REVIEW: They Cloned Tyrone (2023, dir. Juel Taylor)

Certificate: 15

Running Time: 119 mins

UK Distributor: Netflix


John Boyega, Teyonah Parris, Jamie Foxx, Kiefer Sutherland, J. Alphonse Nicholson, David Alan Grier, Tamberla Perry, Eric Robinson Jr.


Juel Taylor (director, writer, producer), Tony Rettenmaier (writer, producer), Jamie Foxx, Charles D. King, Stephen “Dr” Love, Kim Roth and Datari Turner (producers), Pierre Charles and Desmond Murray (composers), Ken Seng (cinematographer), Saira Haider (editor)


Three unlikely allies (Boyega, Parris and Foxx) uncover a sinister government conspiracy…


Jordan Peele’s Get Out was a game-changer in many ways, including its status as the launching point for a new generation of Black filmmakers offering their own wildly satirical slices of social commentary. Some, such as Boots Riley’s Sorry to Bother You, Nia DaCosta’s Candyman reboot, and even Peele’s own follow-ups Us and Nope, managed to strike a compelling balance between being thought-provoking satire and genuinely engaging entertainment. Others struggled to find that consistency, including Antebellum, Master, and now They Cloned Tyrone, all of which tried perhaps a bit too hard with what they wanted to say and managed to sacrifice much of their enjoyment as actual movies.

In the case of They Cloned Tyrone, the directorial debut of Creed II co-writer Juel Taylor, there is definitely an attempt to juggle both commentary and entertainment, with its combination of retro style and sizzling chemistry between actors going right along with some truly intriguing ideas. However, the fact that it still doesn’t reach its full potential, despite some tasty ingredients at its disposal, makes it all the more disappointing that it isn’t as profound as it thinks it is.

Set in a grimy, almost exclusively Black neighbourhood known as the Glen, drug dealer Fontaine (John Boyega) is shot by rival gangsters, only to wake up the next day perfectly fine, and with no memory of his apparent death. Along with local pimp Slick Charles (Jamie Foxx) and street-wise sex worker Yo-Yo (Teyonah Parris), Fontaine investigates his mysterious circumstances, only to discover a major government conspiracy happening right under their neighbourhood, which involves cloning several Black people and controlling them for sinister purposes.

Taylor, who also co-wrote the script with Tony Rettenmaier, certainly has a strong handle on the retro aesthetic he brings to his film. The style is heavily reminiscent of the classic Blaxploitation genre of the 1970s, with a funky soundtrack and characters who fit all too well into certain archetypes from those films (there’s the smooth-talking pimp, the street-wise prostitutes, rival gangsters who go in all guns a-blazin’, and so on), right down to a grainy film stock filter complete with frequent cue marks in the top-right corner. The cinematography, editing and musical score are collectively clever in how they replicate as close as they can the look and feel of something like Shaft or Super Fly, and lead actors John Boyega, Teyonah Parris and Jamie Foxx not only share very strong chemistry with each other but also have the charm, charisma, and certainly the comedic timing to add some extra dimensions to their characters, who again fall right into those classic archetypes of Blaxploitation cinema.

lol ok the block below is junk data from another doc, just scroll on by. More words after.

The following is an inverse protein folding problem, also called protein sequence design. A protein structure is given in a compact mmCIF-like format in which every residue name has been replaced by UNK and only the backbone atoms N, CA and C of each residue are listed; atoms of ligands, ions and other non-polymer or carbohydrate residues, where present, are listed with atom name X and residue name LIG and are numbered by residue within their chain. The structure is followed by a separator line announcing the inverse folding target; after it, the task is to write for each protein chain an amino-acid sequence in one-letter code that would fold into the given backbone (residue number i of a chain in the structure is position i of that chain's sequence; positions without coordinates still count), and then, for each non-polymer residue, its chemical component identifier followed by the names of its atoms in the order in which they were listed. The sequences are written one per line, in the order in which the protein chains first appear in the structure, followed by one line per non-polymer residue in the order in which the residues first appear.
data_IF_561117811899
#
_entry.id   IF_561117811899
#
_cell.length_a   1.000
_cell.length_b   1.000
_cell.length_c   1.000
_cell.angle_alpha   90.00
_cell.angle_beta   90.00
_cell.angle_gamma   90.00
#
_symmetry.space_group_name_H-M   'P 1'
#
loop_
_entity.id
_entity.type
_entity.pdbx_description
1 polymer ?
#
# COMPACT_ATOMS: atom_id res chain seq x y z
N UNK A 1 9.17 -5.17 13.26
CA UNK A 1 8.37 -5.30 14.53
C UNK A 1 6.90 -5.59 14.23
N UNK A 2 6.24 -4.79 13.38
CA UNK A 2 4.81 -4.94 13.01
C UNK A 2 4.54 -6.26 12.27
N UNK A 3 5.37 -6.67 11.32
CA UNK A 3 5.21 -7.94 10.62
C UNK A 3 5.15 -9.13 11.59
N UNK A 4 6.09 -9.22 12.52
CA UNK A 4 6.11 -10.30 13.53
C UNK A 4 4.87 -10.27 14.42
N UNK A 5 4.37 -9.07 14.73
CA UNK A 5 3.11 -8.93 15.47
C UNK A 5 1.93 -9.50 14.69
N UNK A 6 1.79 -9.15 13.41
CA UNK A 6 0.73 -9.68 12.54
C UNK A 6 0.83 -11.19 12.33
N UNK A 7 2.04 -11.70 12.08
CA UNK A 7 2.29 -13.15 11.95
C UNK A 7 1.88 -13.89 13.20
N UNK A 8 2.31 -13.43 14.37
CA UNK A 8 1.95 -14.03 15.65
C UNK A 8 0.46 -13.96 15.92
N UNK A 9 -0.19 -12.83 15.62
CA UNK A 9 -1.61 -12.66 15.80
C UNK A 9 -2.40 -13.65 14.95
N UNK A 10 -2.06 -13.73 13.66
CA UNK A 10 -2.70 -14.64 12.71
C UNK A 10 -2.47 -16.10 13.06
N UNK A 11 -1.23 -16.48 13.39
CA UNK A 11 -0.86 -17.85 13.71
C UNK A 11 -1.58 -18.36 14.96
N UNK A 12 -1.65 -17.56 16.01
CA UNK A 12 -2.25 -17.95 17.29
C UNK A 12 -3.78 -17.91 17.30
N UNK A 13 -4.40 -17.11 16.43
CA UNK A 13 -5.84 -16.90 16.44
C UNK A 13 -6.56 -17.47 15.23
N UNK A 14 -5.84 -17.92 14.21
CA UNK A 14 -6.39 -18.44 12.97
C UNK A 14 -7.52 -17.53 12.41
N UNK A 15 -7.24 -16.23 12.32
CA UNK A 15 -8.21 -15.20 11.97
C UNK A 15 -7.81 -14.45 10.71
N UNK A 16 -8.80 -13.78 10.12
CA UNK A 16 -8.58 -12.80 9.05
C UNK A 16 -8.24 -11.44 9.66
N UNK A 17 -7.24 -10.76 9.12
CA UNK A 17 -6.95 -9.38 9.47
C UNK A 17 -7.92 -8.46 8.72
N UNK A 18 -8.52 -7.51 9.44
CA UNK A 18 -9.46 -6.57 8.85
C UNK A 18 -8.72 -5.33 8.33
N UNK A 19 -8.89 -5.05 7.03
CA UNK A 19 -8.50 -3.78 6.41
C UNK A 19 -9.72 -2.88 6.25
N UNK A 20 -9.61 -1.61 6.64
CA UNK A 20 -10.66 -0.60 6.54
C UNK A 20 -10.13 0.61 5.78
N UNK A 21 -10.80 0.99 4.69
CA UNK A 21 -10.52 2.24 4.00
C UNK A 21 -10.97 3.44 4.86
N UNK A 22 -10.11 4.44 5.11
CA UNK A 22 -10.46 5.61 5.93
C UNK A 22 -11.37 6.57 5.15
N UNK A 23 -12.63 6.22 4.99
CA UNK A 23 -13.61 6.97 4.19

However, while Taylor undeniably makes a strong case as a stylish filmmaker, his and Rettenmeier’s script consistently struggles to take the central concept to some genuinely fresh and intriguing places. What exactly this main conspiracy consists of is largely predictable, only because it’s not that much different to the kind of sinister government program that you’ve seen a lot of in these types of movies, and while there is some interesting commentary on how certain stereotypically Black products like hair straightener, grape juice, hip-hop music and even fried chicken are all a part of it in some way, the thinking behind all of it is loosely sketched that by the end, you are left with more questions than it gives answers. It’s also the kind of film that saves most of its biggest reveals for a great big exposition dump during the climax, and it undercuts the suspense as you’re trying to piece together how it’s all supposed to make sense rather than actually enjoying what’s happening, ultimately ending on a somewhat anticlimactic note with a lot of loose ends left dangling.

Crucially, for while They Cloned Tyrone definitely has a lot on its mind, it never feels as though it’s utilising its voice hard enough to convey it in a way that’s truly engaging. While there are some lively performances and funny lines of dialogue (most of them shared between Foxx’s Slick Charles and Parris’ Yo-Yo), much of the film’s tone is surprisingly morose, and gives off the feeling that it’s taking its out-there concept way more seriously than it should, rather than embrace the insanity of its satirical plot. If you want an example of how this can be done well, Sorry to Bother You is a very good one to check out; unlike They Cloned Tyrone, it has a truly unique vision with original ideas and a stronger balance of tone, and not only embraces the satire but also uses it to prod at some truly disturbing commentary.

You’d be better off with that than this one, which certainly isn’t bad but compared to a lot of other post-Get Out social thrillers, it disappointingly comes up short.


They Cloned Tyrone has a fun retro Blaxploitation style, and some lively central performances, but it disappointingly comes up short on its ability to provide fresh and entertaining commentary.

They Cloned Tyrone is now streaming exclusively on Netflix

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